• A rural Idyll. Having been brought up on a farm miles from anywhere I certainly have a soft spot for this notion of the good life. But as I’ve explained elsewhere, we will not be happy with a ‘perfect’ house and location unless we are deeply connected to all that makes us human; that is to God, people and place. For many people, including Christians, it’s also about calling and mission. What’s the ‘God-thing’ that we’re on the planet for? Can we pursue that faithfully where we’re dreaming of living?

Where can we find it?

Drawing on my own experience, my observations of those around me and some reflections on scripture, I’d like to suggest that the good life is about generosity, simplicity and living ‘deep’.

  1. Generous. One of the great insights about life, that seems to be forgotten by the I-generation, is that it’s not all about me. It’s not rocket science and all the major religious traditions agree; we need to build an other-centeredness into our everyday lives.

Recently I’ve started a habit of self-reflection at the end of the day. Instead of looking at what I’ve achieved in terms of my ‘to do’ list I’m using a quote from St John of the Cross;

‘In the twilight of life,

God will not judge us on our earthly possessions and human success,

but rather on how much we have loved’.

So I look back over my day and see if I have succeeded in reaching beyond myself, whether it is being attentive, giving gifts, being merciful, serving, affirming or offering prayers.

If love is truly the greatest commandment, there can be no such thing as a ‘good life’ without it.

  1. Simple. This is the conviction that ‘less is more’. I love the way Pope Francis describes it:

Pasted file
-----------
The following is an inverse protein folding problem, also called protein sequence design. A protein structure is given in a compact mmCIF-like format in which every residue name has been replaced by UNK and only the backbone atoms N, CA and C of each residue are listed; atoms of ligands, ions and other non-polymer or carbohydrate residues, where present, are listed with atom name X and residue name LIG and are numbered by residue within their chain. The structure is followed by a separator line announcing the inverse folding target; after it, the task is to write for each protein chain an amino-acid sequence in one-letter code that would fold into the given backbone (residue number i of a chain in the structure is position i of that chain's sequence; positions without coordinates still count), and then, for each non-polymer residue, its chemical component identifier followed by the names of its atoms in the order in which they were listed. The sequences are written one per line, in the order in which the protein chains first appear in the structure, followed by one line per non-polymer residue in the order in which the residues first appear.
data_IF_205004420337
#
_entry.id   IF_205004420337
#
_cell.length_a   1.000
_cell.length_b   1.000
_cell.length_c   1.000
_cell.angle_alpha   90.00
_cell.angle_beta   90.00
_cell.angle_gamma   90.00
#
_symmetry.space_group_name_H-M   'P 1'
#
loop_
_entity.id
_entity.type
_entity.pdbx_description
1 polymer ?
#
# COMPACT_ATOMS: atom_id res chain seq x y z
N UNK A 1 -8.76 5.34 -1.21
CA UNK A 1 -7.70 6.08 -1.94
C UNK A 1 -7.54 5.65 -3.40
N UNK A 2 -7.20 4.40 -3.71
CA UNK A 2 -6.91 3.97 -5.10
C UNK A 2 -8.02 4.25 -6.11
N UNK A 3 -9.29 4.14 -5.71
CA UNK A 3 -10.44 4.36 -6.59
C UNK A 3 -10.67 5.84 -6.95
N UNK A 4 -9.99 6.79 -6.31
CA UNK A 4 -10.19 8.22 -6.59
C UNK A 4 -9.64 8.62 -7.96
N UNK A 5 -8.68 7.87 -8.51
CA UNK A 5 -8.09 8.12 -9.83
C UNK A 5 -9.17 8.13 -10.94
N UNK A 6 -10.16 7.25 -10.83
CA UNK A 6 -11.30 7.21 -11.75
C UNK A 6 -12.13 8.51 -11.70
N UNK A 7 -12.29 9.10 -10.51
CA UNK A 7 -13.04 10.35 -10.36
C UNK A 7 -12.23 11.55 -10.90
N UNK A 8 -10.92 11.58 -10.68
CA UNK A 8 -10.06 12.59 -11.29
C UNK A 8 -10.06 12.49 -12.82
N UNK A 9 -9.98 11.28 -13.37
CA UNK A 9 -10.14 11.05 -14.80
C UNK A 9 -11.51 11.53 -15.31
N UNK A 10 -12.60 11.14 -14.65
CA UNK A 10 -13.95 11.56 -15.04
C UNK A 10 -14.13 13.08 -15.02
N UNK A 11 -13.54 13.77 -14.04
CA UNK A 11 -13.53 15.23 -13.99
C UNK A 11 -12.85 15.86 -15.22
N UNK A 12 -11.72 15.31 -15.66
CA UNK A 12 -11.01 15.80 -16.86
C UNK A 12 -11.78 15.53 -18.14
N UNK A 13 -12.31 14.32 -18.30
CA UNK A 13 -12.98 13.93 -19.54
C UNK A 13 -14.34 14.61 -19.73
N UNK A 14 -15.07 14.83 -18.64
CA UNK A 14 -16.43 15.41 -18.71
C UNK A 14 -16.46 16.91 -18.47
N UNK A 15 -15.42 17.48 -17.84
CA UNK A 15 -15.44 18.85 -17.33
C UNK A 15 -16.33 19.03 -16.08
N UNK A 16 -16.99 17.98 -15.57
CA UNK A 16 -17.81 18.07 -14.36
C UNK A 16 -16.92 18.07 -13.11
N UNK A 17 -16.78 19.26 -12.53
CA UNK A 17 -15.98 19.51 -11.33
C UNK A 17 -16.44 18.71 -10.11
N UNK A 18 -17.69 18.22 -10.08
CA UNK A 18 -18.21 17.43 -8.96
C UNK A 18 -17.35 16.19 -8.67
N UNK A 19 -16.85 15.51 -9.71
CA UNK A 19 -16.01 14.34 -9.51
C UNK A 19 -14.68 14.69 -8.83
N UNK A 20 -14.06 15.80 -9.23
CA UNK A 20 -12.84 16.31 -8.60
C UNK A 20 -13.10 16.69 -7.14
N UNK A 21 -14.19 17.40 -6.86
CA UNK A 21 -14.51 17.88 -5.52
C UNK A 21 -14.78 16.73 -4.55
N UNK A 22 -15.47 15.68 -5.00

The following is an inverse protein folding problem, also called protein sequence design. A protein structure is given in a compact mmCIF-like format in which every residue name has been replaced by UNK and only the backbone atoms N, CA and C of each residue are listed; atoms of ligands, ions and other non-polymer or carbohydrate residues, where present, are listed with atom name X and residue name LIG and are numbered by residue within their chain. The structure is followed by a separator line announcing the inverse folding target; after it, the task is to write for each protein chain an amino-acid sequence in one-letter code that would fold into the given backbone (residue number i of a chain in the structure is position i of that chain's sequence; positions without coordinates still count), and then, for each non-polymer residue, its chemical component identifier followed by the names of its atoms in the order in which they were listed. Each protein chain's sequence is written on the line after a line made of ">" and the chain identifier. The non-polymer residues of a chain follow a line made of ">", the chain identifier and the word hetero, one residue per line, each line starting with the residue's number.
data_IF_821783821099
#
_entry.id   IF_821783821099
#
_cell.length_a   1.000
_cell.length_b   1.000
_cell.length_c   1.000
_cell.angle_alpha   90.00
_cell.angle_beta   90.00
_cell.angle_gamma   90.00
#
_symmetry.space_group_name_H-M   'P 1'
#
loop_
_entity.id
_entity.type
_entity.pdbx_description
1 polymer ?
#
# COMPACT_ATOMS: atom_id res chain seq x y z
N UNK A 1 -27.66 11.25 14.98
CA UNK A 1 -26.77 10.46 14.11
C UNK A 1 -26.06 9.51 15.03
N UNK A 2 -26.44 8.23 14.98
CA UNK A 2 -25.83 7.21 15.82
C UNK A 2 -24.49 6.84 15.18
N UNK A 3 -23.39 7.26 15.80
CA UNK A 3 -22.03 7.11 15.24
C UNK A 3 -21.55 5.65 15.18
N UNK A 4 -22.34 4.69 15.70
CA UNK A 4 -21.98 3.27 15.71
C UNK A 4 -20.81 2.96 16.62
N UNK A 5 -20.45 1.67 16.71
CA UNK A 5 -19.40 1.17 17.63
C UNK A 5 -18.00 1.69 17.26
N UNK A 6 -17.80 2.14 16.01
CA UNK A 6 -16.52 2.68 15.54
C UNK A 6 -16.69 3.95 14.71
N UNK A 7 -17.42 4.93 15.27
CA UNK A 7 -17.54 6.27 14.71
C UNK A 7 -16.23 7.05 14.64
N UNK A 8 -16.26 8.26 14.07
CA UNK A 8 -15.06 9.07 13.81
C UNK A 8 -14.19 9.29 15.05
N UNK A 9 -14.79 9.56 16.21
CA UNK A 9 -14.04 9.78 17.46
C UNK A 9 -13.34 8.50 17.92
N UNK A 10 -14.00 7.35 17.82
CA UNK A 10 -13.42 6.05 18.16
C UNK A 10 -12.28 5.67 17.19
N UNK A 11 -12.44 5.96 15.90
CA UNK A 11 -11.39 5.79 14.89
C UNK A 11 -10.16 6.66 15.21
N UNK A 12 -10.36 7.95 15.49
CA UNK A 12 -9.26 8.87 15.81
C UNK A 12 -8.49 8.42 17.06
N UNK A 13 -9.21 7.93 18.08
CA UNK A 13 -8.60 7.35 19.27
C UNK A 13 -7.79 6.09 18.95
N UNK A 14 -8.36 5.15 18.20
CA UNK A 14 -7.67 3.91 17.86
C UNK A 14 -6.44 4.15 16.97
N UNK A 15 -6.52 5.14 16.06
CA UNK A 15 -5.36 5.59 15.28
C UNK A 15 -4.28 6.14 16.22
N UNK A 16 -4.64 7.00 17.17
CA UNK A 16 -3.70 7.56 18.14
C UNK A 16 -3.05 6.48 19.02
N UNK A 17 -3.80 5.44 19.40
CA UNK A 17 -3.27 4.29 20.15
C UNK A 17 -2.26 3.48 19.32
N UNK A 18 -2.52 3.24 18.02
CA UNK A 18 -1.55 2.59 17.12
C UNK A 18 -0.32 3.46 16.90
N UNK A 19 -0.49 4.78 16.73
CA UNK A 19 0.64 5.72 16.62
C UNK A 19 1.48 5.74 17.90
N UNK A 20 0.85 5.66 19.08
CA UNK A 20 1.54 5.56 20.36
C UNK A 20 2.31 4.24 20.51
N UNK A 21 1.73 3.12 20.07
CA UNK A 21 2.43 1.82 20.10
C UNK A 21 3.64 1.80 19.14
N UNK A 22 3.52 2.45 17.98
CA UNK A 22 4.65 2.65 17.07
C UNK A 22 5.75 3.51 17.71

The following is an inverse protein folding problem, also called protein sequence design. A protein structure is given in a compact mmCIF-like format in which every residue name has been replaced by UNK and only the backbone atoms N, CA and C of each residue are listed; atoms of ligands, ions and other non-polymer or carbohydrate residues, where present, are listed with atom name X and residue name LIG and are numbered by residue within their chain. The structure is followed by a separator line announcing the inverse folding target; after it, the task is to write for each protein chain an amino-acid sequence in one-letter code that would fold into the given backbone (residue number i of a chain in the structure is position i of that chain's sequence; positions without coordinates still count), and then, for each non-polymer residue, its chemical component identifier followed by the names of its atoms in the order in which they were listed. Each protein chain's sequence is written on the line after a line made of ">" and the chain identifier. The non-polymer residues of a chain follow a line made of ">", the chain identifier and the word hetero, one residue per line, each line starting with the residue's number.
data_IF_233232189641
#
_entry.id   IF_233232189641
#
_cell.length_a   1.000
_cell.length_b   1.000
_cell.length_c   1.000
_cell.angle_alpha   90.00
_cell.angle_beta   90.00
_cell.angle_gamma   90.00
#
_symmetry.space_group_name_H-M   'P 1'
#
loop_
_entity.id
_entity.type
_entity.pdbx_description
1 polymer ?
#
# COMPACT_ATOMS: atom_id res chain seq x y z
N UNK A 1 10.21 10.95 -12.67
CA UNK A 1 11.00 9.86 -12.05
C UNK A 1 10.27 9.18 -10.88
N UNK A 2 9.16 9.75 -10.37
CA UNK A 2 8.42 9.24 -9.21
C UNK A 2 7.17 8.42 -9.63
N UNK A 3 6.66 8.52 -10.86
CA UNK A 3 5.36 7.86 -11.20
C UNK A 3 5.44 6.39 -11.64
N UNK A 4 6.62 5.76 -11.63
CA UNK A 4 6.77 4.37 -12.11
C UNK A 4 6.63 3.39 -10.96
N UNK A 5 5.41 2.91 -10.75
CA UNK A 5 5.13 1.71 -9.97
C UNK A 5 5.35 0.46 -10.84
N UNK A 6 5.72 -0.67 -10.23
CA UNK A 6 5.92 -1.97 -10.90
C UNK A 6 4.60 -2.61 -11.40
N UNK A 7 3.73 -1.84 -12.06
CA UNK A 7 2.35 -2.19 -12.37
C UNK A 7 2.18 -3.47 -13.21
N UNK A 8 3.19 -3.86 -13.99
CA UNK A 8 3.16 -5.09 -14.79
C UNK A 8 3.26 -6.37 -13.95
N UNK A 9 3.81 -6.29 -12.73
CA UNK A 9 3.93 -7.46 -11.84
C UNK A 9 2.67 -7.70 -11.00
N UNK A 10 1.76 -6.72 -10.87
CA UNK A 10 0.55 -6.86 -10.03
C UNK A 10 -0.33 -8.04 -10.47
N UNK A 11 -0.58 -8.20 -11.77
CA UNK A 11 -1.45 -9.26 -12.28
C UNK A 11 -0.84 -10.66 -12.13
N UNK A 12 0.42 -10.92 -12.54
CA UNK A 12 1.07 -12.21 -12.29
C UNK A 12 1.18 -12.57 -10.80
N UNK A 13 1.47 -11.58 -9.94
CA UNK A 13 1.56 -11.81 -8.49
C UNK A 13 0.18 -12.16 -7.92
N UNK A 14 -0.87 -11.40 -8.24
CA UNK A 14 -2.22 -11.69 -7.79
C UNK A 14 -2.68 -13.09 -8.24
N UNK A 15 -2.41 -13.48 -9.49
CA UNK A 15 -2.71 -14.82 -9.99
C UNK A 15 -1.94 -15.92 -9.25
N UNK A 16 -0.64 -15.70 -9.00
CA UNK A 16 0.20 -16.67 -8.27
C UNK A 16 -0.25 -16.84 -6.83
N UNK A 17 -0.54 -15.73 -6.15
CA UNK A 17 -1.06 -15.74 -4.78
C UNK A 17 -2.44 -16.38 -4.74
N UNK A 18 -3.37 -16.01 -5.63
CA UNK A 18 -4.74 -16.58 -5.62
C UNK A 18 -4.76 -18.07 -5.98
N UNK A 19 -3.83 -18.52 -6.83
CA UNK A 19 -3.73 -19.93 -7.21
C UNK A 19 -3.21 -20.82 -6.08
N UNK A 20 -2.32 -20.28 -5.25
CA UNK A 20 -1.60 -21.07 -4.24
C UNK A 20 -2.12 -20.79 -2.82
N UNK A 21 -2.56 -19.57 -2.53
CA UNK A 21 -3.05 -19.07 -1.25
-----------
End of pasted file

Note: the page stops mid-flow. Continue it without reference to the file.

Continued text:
Christian spirit­uality proposes a growth marked by moderation and the capacity to be happy with little. It is a re­turn to that simplicity which allows us to stop and appreciate the small things, to be grateful for the opportunities which life affords us, to be spirit­ually detached from what we possess, and not to succumb to sadness for what we lack.

‘Even living on little, they can live a lot, above all when they cultivate other pleasures and find satisfac­tion in fraternal encounters, in service, in devel­oping their gifts, in music and art, in contact with nature, in prayer. Happiness means knowing how to limit some needs which only diminish us, and being open to the many different possibilities which life can offer.’

  1. Deep. Superficiality is the curse of our age. We have become slaves to the instant, the easy and the comfortable.

There is often little deep connection with the real. Our reliance on technology forces us to live life at second hand and seldom make deep connections with real things, real people or real life.

But fingers on a keyboard or swiping a screen can never substitute for a hug, a kiss or even a handshake. A waterfall as a screen-saver is a million miles from standing mesmerised beside the glory of the real thing. Seeing a loved ones face, a walk in the rain, a bird singing, playing with a child, a live concert, kicking a football with mates, worship in a church, giving a hug to a hurting soul; none of these or a million other possibilities that real life throws up, can be neglected or virtualised if we want to live deeply and meaningfully.